Tuesday, 17 January 2012


Rango is a pet chameleon always on the lookout for action and adventure, except the fake kind, where he directs it and acts in it. After a car accident, he winds up in an old western town called Dirt. What this town needs the most is water, but they also need a hero and a sheriff. The thirsty Rango instantly takes on the role of both and selfishly agrees to take on the case of their missing water.

You’ve got to love London Tube’s ads of the movies. During the year, all the movies that were advertised in the underground were great – think Drive, Tinker Tailor Soldier Spy, Hugo, Artist. It may be that good movies have impressive budgets and can afford buying the space underground, or it may be that the Tube workers are actually critics who choose the film adverts on the merit of the film. Whatever the reasoning, Rango was advertised quite a while ago, and yes, in my opinion it is the best animation of 2011.

Rango has a very simple, straightforward storyline, mainly for children, the usual “our-hero-does-not-know-his-place-in-life-but-then-hardship-and-love-help-him-to-figure-that-out” pattern. But that is not the storyline that grabs the attention, but… everything else. Gore Verbinski uses the storyline as the skewer to stick together all the finer parts of the movie: great animation, characters, humor and Johnny Depp.

Characters in Rango are almost alive. You start to like every single one of them, they are charismatic, funny and much more lovable than, say, the toys from the Toy story. Rango, pondering about his life, Beans, giving a fight to get the water back to the town, old Mayor, Rattlesnake Jake – the positive characters are charming in their clumsiness, negative characters are charismatic in their evilness. It is even hard to single out the character that would be a “supporting actor” only; they all play their important part in creating the festive mood. Even the plastic fish!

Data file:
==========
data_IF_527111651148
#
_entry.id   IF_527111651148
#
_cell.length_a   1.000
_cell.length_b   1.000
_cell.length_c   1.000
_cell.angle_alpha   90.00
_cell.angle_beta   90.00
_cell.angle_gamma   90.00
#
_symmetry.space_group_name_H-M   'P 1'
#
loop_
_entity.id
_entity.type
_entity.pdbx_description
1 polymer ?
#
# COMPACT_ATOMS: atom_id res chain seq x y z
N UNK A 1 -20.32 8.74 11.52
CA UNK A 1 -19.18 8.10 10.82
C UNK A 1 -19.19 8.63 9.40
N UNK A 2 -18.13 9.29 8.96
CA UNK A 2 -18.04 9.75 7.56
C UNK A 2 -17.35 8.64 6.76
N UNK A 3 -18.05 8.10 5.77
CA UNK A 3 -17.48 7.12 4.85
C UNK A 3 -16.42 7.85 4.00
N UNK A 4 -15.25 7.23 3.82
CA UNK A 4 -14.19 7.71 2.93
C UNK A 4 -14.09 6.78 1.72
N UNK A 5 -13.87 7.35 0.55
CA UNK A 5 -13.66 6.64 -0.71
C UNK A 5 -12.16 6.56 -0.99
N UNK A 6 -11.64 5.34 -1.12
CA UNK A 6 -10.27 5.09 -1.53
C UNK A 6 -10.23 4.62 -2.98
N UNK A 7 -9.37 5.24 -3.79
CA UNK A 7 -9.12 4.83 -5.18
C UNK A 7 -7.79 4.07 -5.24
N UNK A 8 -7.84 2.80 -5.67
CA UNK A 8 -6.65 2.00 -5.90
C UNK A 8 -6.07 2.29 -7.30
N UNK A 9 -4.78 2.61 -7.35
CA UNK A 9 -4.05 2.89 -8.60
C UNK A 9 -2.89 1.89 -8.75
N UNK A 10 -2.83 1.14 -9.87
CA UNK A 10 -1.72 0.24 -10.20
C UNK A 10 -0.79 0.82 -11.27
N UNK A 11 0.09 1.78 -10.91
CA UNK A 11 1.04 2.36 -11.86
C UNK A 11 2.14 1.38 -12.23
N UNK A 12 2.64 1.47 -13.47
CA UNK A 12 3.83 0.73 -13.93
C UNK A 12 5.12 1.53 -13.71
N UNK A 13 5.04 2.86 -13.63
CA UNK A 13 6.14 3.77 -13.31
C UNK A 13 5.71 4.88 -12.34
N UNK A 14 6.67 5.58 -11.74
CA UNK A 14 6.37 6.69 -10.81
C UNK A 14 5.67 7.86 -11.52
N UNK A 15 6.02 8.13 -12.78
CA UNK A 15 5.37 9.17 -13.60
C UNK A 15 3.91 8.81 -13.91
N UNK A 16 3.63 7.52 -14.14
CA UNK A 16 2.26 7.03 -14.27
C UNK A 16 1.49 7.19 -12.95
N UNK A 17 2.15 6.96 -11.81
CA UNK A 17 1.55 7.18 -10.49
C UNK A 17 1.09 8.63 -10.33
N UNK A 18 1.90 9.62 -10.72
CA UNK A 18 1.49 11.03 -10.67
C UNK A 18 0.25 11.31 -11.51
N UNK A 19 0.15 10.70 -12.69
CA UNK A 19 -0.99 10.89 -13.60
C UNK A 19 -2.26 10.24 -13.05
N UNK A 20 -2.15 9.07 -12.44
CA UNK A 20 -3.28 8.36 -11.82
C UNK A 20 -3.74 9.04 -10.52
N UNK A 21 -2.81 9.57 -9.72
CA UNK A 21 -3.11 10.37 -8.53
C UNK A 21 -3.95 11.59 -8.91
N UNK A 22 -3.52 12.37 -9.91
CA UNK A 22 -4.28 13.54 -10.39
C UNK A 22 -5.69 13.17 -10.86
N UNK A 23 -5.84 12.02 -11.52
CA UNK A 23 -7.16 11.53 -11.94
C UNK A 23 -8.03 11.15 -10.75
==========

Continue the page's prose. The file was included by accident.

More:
But it is easy to figure out the character who is outperforming the rest: Johnny Depp as Rango is mind-blowing in his coolness. He actually makes the lizard live on the screen, giving him his habits and facial expressions. It is those little intonations that always make the difference, and Depp nailed them perfectly.
The third component of the success is the humor. Starting with the quartet of the “story-tellers” who keep predicting the death of the main character and finishing with some cliché jokes about cowboys in the Wild West. It is a top-notch parody, which has a go at the Star Wars, Pearl Harbor, and, in the moment of self-irony by Depp and Verbinski, the Pirates of the Caribbean, to name only few. The jokes are nice, sometimes involve black humor but are always funny.

The final component is the animation. The characters move so smoothly and naturally, they are so detailed, you can actually see every strand of wool, every piece of dust. This definitely compares favorably with the Tintin plastic-headed clumsy characters which move like they are from the computer game from 90s. In Rango, every bit of the world is drawn with laser-sharp precision, so that at times it feels like a full-scale feature film.

VERDICT: Humorous and charming, probably the best animation in 2011.
WATCH: with or without kids, but with clear intention to relax and laugh a bit.

1 comment:

  1. I liked this film quite a bit. The only thing that really bothered me was the inconsistency in the sizes of the animals (some were in proportion to Rango and some were the same size as him). This is a minor quibble, though. Loved the owl mariachi band.